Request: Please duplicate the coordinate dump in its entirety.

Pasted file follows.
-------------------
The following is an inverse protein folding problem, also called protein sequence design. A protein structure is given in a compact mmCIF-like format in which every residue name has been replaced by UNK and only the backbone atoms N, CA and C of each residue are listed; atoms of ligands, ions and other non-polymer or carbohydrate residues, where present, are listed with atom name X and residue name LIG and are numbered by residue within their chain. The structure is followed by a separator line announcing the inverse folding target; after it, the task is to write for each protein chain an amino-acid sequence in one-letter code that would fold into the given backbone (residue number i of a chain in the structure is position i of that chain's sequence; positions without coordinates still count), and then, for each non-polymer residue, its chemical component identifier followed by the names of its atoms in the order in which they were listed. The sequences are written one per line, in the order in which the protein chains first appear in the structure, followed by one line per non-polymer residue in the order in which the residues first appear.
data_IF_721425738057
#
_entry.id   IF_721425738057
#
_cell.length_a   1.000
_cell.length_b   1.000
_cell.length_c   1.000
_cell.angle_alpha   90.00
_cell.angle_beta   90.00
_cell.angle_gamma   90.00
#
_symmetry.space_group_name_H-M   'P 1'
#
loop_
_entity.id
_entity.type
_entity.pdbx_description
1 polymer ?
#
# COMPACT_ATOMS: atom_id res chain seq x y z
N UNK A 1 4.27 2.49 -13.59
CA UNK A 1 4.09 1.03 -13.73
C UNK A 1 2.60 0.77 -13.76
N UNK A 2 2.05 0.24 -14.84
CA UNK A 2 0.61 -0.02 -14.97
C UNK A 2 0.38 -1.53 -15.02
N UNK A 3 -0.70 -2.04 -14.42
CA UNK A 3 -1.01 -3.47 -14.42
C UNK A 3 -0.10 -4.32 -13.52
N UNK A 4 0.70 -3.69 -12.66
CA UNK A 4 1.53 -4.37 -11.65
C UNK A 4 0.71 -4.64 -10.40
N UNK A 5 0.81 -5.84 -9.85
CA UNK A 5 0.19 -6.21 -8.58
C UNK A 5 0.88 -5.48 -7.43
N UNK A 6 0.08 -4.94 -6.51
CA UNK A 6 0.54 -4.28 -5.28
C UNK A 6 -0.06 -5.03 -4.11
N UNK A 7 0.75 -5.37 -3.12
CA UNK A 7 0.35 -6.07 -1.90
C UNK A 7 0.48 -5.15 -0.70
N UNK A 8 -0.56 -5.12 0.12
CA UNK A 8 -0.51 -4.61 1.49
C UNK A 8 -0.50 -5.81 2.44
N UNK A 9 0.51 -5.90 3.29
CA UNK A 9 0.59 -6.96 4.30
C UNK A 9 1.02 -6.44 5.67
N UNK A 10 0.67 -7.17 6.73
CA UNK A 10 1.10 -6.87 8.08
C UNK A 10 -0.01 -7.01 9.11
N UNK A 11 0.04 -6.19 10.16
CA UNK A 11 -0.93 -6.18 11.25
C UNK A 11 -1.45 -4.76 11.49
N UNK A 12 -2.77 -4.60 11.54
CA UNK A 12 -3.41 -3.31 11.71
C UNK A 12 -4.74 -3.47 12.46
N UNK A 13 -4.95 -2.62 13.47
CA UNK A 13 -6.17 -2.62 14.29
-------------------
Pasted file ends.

The following is an inverse protein folding problem, also called protein sequence design. A protein structure is given in a compact mmCIF-like format in which every residue name has been replaced by UNK and only the backbone atoms N, CA and C of each residue are listed; atoms of ligands, ions and other non-polymer or carbohydrate residues, where present, are listed with atom name X and residue name LIG and are numbered by residue within their chain. The structure is followed by a separator line announcing the inverse folding target; after it, the task is to write for each protein chain an amino-acid sequence in one-letter code that would fold into the given backbone (residue number i of a chain in the structure is position i of that chain's sequence; positions without coordinates still count), and then, for each non-polymer residue, its chemical component identifier followed by the names of its atoms in the order in which they were listed. The sequences are written one per line, in the order in which the protein chains first appear in the structure, followed by one line per non-polymer residue in the order in which the residues first appear.
data_IF_721425738057
#
_entry.id   IF_721425738057
#
_cell.length_a   1.000
_cell.length_b   1.000
_cell.length_c   1.000
_cell.angle_alpha   90.00
_cell.angle_beta   90.00
_cell.angle_gamma   90.00
#
_symmetry.space_group_name_H-M   'P 1'
#
loop_
_entity.id
_entity.type
_entity.pdbx_description
1 polymer ?
#
# COMPACT_ATOMS: atom_id res chain seq x y z
N UNK A 1 4.27 2.49 -13.59
CA UNK A 1 4.09 1.03 -13.73
C UNK A 1 2.60 0.77 -13.76
N UNK A 2 2.05 0.24 -14.84
CA UNK A 2 0.61 -0.02 -14.97
C UNK A 2 0.38 -1.53 -15.02
N UNK A 3 -0.70 -2.04 -14.42
CA UNK A 3 -1.01 -3.47 -14.42
C UNK A 3 -0.10 -4.32 -13.52
N UNK A 4 0.70 -3.69 -12.66
CA UNK A 4 1.53 -4.37 -11.65
C UNK A 4 0.71 -4.64 -10.40
N UNK A 5 0.81 -5.84 -9.85
CA UNK A 5 0.19 -6.21 -8.58
C UNK A 5 0.88 -5.48 -7.43
N UNK A 6 0.08 -4.94 -6.51
CA UNK A 6 0.54 -4.28 -5.28
C UNK A 6 -0.06 -5.03 -4.11
N UNK A 7 0.75 -5.37 -3.12
CA UNK A 7 0.35 -6.07 -1.90
C UNK A 7 0.48 -5.15 -0.70
N UNK A 8 -0.56 -5.12 0.12
CA UNK A 8 -0.51 -4.61 1.49
C UNK A 8 -0.50 -5.81 2.44
N UNK A 9 0.51 -5.90 3.29
CA UNK A 9 0.59 -6.96 4.30
C UNK A 9 1.02 -6.44 5.67
N UNK A 10 0.67 -7.17 6.73
CA UNK A 10 1.10 -6.87 8.08
C UNK A 10 -0.01 -7.01 9.11
N UNK A 11 0.04 -6.19 10.16
CA UNK A 11 -0.93 -6.18 11.25
C UNK A 11 -1.45 -4.76 11.49
N UNK A 12 -2.77 -4.60 11.54
CA UNK A 12 -3.41 -3.31 11.71
C UNK A 12 -4.74 -3.47 12.46
N UNK A 13 -4.95 -2.62 13.47
CA UNK A 13 -6.17 -2.62 14.29